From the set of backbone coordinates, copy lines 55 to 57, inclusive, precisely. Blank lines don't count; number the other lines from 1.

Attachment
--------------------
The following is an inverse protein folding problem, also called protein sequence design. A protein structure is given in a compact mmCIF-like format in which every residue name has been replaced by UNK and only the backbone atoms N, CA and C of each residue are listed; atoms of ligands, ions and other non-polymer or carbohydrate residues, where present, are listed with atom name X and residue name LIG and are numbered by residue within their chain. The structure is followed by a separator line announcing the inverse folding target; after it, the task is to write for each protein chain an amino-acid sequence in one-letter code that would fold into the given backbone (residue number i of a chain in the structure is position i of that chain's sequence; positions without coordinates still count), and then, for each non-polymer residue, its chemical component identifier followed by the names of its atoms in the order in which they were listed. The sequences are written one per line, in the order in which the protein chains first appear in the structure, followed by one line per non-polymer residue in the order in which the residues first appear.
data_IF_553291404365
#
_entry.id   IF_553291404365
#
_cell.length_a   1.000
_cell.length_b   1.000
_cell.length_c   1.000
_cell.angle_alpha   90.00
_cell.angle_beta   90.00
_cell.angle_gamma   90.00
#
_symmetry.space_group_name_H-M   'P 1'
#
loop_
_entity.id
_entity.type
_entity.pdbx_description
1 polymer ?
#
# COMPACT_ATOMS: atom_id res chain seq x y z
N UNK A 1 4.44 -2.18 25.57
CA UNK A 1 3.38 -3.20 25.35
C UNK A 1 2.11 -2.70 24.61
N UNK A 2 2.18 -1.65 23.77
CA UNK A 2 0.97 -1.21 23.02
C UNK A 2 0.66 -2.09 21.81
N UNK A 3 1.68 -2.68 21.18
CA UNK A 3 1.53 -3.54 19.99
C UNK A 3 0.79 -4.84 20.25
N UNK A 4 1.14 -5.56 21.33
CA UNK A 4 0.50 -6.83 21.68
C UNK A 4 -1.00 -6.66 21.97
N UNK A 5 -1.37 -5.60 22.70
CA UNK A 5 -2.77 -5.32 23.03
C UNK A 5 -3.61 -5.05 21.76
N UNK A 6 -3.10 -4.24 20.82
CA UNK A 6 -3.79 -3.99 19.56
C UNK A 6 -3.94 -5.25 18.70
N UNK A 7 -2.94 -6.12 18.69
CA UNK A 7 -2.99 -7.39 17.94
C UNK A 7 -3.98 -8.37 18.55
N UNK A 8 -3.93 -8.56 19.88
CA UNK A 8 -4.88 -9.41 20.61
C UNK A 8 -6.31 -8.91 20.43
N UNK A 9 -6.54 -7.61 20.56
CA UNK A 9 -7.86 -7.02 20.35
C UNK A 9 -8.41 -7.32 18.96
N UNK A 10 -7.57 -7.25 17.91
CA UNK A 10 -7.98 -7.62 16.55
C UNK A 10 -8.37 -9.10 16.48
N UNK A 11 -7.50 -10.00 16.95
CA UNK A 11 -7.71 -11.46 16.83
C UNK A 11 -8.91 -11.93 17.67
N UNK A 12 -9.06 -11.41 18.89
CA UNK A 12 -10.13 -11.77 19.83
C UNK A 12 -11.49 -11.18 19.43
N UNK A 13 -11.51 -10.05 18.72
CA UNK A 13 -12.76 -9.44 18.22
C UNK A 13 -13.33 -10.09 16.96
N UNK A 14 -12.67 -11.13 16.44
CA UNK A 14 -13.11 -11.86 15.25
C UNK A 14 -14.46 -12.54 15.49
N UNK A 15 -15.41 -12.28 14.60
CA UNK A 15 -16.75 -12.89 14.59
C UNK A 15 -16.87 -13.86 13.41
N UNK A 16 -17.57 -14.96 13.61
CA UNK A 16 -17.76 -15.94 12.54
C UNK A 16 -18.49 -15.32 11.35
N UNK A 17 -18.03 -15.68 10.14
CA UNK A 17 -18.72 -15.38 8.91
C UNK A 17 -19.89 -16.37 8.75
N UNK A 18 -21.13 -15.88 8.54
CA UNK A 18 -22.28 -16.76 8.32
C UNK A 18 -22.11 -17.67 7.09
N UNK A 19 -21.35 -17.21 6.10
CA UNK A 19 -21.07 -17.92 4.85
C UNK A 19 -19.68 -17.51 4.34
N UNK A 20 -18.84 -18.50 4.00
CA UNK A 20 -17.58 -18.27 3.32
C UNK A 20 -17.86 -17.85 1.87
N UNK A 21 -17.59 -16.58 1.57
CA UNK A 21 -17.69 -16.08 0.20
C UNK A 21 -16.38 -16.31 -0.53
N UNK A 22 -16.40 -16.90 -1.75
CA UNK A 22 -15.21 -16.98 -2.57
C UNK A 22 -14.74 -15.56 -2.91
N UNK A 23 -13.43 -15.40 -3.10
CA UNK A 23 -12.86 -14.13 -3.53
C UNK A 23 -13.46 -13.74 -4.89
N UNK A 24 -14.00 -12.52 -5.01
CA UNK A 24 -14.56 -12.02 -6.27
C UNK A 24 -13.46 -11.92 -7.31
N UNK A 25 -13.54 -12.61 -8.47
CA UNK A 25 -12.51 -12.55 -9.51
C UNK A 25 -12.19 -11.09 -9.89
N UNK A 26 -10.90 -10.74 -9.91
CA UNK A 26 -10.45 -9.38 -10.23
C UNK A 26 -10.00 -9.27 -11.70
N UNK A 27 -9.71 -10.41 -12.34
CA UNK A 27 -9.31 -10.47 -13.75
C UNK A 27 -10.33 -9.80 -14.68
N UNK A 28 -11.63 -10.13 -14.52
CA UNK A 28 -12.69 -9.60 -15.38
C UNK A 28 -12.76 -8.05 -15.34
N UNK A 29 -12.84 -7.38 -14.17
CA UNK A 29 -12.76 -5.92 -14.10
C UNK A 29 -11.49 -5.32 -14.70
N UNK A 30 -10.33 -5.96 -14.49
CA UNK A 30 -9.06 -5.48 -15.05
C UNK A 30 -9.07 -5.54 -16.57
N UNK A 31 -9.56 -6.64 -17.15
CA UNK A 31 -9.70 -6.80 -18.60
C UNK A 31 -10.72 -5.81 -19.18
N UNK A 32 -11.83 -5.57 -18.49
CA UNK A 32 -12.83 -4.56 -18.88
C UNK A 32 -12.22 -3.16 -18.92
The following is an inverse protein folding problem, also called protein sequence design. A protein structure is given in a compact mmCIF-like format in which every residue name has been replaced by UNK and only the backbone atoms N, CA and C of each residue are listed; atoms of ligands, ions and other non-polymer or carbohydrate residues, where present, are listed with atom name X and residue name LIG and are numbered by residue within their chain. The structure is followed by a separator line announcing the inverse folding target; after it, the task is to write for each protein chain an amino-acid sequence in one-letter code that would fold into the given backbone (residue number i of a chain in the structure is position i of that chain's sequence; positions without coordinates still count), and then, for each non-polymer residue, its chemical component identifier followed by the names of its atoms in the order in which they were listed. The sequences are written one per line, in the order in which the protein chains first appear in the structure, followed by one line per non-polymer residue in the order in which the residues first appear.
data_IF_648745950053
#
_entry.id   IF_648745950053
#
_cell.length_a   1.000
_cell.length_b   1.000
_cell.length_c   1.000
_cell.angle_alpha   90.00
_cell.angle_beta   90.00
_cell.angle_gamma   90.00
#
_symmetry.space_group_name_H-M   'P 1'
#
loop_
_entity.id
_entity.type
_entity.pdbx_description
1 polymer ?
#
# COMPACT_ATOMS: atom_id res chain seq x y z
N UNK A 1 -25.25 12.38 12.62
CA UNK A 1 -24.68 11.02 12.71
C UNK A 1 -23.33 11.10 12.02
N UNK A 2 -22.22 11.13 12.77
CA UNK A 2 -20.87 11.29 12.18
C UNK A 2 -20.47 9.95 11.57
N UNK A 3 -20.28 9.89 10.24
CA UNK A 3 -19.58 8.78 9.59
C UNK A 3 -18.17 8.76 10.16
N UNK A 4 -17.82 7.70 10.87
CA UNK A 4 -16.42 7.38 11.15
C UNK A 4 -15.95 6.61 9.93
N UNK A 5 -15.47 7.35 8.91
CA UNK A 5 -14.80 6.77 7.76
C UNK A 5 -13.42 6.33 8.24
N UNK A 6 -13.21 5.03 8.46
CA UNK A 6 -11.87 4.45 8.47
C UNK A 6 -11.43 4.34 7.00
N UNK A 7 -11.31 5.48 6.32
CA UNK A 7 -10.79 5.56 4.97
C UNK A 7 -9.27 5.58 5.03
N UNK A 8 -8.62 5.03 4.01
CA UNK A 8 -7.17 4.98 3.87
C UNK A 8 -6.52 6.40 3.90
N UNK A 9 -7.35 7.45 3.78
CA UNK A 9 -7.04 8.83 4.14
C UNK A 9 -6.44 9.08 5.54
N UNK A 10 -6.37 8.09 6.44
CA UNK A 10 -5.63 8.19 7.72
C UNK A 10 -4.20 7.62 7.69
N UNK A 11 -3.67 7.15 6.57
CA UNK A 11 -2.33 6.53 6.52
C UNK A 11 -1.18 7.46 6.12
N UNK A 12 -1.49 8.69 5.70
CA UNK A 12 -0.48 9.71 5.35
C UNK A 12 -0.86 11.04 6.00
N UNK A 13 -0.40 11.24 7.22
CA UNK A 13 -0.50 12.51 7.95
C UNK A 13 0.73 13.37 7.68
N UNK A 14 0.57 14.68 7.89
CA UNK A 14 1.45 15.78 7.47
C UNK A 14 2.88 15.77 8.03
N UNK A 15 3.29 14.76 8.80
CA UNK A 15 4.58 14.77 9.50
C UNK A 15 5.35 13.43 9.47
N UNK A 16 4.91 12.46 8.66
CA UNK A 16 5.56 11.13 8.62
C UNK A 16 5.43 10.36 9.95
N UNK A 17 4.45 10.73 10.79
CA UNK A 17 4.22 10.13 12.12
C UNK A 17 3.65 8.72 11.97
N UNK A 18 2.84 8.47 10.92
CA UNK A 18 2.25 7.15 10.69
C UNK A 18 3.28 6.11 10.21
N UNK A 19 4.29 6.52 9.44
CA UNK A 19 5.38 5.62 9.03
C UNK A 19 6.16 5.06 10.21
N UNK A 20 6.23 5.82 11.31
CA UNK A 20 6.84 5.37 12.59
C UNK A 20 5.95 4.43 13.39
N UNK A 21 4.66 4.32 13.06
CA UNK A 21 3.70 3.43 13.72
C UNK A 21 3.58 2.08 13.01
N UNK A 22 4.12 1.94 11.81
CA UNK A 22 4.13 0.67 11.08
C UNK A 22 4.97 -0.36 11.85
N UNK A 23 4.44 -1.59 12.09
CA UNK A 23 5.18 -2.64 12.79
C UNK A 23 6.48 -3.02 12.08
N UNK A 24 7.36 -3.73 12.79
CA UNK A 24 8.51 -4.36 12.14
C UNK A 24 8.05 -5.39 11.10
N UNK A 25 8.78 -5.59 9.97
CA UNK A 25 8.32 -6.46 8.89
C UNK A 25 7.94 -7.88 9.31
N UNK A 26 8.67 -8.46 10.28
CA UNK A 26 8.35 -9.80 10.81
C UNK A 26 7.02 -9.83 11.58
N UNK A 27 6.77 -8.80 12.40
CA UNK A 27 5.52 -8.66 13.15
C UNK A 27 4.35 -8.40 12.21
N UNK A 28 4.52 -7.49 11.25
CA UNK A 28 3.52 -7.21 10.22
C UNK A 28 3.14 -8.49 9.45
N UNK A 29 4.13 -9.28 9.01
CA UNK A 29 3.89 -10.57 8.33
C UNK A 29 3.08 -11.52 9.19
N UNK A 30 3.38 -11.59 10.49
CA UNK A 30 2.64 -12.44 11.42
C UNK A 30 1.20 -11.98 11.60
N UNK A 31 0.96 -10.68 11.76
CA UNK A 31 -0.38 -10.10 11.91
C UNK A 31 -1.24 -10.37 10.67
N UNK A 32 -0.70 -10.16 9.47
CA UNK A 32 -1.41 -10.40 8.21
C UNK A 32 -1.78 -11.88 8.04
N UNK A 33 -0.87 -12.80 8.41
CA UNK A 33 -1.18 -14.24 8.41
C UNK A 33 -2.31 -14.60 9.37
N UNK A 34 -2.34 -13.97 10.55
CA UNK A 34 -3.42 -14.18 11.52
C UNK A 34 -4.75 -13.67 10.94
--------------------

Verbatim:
N UNK A 12 -9.06 -11.41 18.89
CA UNK A 12 -10.13 -11.77 19.83
C UNK A 12 -11.49 -11.18 19.43